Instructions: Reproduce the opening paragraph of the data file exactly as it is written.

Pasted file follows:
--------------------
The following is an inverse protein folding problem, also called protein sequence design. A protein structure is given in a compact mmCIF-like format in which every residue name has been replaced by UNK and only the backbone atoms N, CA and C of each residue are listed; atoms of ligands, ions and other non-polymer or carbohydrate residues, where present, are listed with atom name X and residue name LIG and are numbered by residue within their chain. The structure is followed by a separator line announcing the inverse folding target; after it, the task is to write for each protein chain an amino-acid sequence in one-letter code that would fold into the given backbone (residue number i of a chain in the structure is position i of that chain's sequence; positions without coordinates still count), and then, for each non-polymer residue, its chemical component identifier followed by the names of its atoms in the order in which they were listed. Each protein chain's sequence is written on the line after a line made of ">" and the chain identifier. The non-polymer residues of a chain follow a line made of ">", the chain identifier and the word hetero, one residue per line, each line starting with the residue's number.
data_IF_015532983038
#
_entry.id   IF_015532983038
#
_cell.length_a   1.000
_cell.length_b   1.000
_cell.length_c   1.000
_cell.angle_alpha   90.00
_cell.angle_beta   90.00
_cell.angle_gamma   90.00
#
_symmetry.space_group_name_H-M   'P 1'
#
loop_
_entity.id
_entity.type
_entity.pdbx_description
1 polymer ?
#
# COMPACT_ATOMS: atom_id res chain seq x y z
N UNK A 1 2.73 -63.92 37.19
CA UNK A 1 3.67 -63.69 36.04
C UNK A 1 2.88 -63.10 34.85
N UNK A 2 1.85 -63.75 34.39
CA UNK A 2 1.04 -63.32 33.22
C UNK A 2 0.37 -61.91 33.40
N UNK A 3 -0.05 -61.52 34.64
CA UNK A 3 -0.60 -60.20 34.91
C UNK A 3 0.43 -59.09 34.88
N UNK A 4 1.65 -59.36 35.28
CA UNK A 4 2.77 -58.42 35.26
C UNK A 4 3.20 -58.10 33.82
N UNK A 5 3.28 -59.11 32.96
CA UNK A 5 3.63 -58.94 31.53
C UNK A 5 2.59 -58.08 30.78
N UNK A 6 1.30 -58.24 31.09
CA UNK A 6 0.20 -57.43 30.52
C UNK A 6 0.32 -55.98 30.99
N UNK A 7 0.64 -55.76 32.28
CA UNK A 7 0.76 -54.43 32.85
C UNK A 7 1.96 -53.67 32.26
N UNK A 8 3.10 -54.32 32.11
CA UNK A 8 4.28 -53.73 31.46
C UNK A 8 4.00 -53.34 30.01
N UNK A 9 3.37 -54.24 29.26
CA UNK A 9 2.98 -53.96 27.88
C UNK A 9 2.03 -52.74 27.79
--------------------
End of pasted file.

The following is an inverse protein folding problem, also called protein sequence design. A protein structure is given in a compact mmCIF-like format in which every residue name has been replaced by UNK and only the backbone atoms N, CA and C of each residue are listed; atoms of ligands, ions and other non-polymer or carbohydrate residues, where present, are listed with atom name X and residue name LIG and are numbered by residue within their chain. The structure is followed by a separator line announcing the inverse folding target; after it, the task is to write for each protein chain an amino-acid sequence in one-letter code that would fold into the given backbone (residue number i of a chain in the structure is position i of that chain's sequence; positions without coordinates still count), and then, for each non-polymer residue, its chemical component identifier followed by the names of its atoms in the order in which they were listed. Each protein chain's sequence is written on the line after a line made of ">" and the chain identifier. The non-polymer residues of a chain follow a line made of ">", the chain identifier and the word hetero, one residue per line, each line starting with the residue's number.